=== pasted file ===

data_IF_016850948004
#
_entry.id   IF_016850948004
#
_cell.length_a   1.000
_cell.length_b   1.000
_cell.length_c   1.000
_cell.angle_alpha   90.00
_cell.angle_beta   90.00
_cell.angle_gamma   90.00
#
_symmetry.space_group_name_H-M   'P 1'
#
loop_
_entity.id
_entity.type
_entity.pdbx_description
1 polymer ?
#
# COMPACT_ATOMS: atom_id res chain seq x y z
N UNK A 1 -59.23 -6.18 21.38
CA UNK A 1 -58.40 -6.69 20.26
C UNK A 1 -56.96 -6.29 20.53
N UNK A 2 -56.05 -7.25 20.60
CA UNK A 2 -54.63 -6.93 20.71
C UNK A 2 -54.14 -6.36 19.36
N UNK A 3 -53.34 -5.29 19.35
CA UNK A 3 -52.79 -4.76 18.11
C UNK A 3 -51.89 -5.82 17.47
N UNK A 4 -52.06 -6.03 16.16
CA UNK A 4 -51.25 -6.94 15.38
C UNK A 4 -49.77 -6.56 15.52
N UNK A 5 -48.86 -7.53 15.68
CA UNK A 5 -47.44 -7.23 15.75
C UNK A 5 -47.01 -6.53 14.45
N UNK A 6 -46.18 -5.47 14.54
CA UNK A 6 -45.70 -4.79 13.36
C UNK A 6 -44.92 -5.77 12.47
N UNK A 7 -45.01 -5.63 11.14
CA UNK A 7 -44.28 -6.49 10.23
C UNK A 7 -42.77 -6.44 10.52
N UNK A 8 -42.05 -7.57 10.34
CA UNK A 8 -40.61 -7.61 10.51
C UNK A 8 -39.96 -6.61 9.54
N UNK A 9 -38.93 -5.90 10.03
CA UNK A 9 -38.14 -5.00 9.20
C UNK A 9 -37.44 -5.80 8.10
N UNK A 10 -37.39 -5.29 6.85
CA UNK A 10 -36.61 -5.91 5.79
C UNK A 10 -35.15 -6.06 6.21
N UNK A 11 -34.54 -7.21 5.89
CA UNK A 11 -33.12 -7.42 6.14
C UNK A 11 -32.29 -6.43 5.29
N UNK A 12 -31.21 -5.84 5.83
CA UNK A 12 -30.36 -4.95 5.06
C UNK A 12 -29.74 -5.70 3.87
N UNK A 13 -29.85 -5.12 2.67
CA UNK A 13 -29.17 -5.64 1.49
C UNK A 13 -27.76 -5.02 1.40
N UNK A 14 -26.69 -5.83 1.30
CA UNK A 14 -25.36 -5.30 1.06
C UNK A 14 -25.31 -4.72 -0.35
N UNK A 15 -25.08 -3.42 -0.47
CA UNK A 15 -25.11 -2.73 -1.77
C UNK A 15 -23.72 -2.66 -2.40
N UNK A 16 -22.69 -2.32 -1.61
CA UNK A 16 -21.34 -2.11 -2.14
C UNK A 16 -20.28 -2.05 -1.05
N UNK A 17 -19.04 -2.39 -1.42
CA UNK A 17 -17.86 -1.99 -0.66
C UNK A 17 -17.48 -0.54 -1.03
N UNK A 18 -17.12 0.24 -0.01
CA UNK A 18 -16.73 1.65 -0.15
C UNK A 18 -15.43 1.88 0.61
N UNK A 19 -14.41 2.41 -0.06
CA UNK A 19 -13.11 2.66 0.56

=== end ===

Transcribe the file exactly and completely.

data_IF_016850948004
#
_entry.id   IF_016850948004
#
_cell.length_a   1.000
_cell.length_b   1.000
_cell.length_c   1.000
_cell.angle_alpha   90.00
_cell.angle_beta   90.00
_cell.angle_gamma   90.00
#
_symmetry.space_group_name_H-M   'P 1'
#
loop_
_entity.id
_entity.type
_entity.pdbx_description
1 polymer ?
#
# COMPACT_ATOMS: atom_id res chain seq x y z
N UNK A 1 -59.23 -6.18 21.38
CA UNK A 1 -58.40 -6.69 20.26
C UNK A 1 -56.96 -6.29 20.53
N UNK A 2 -56.05 -7.25 20.60
CA UNK A 2 -54.63 -6.93 20.71
C UNK A 2 -54.14 -6.36 19.36
N UNK A 3 -53.34 -5.29 19.35
CA UNK A 3 -52.79 -4.76 18.11
C UNK A 3 -51.89 -5.82 17.47
N UNK A 4 -52.06 -6.03 16.16
CA UNK A 4 -51.25 -6.94 15.38
C UNK A 4 -49.77 -6.56 15.52
N UNK A 5 -48.86 -7.53 15.68
CA UNK A 5 -47.44 -7.23 15.75
C UNK A 5 -47.01 -6.53 14.45
N UNK A 6 -46.18 -5.47 14.54
CA UNK A 6 -45.70 -4.79 13.36
C UNK A 6 -44.92 -5.77 12.47
N UNK A 7 -45.01 -5.63 11.14
CA UNK A 7 -44.28 -6.49 10.23
C UNK A 7 -42.77 -6.44 10.52
N UNK A 8 -42.05 -7.57 10.34
CA UNK A 8 -40.61 -7.61 10.51
C UNK A 8 -39.96 -6.61 9.54
N UNK A 9 -38.93 -5.90 10.03
CA UNK A 9 -38.14 -5.00 9.20
C UNK A 9 -37.44 -5.80 8.10
N UNK A 10 -37.39 -5.29 6.85
CA UNK A 10 -36.61 -5.91 5.79
C UNK A 10 -35.15 -6.06 6.21
N UNK A 11 -34.54 -7.21 5.89
CA UNK A 11 -33.12 -7.42 6.14
C UNK A 11 -32.29 -6.43 5.29
N UNK A 12 -31.21 -5.84 5.83
CA UNK A 12 -30.36 -4.95 5.06
C UNK A 12 -29.74 -5.70 3.87
N UNK A 13 -29.85 -5.12 2.67
CA UNK A 13 -29.17 -5.64 1.49
C UNK A 13 -27.76 -5.02 1.40
N UNK A 14 -26.69 -5.83 1.30
CA UNK A 14 -25.36 -5.30 1.06
C UNK A 14 -25.31 -4.72 -0.35
N UNK A 15 -25.08 -3.42 -0.47
CA UNK A 15 -25.11 -2.73 -1.77
C UNK A 15 -23.72 -2.66 -2.40
N UNK A 16 -22.69 -2.32 -1.61
CA UNK A 16 -21.34 -2.11 -2.14
C UNK A 16 -20.28 -2.05 -1.05
N UNK A 17 -19.04 -2.39 -1.42
CA UNK A 17 -17.86 -1.99 -0.66
C UNK A 17 -17.48 -0.54 -1.03
N UNK A 18 -17.12 0.24 -0.01
CA UNK A 18 -16.73 1.65 -0.15
C UNK A 18 -15.43 1.88 0.61
N UNK A 19 -14.41 2.41 -0.06
CA UNK A 19 -13.11 2.66 0.56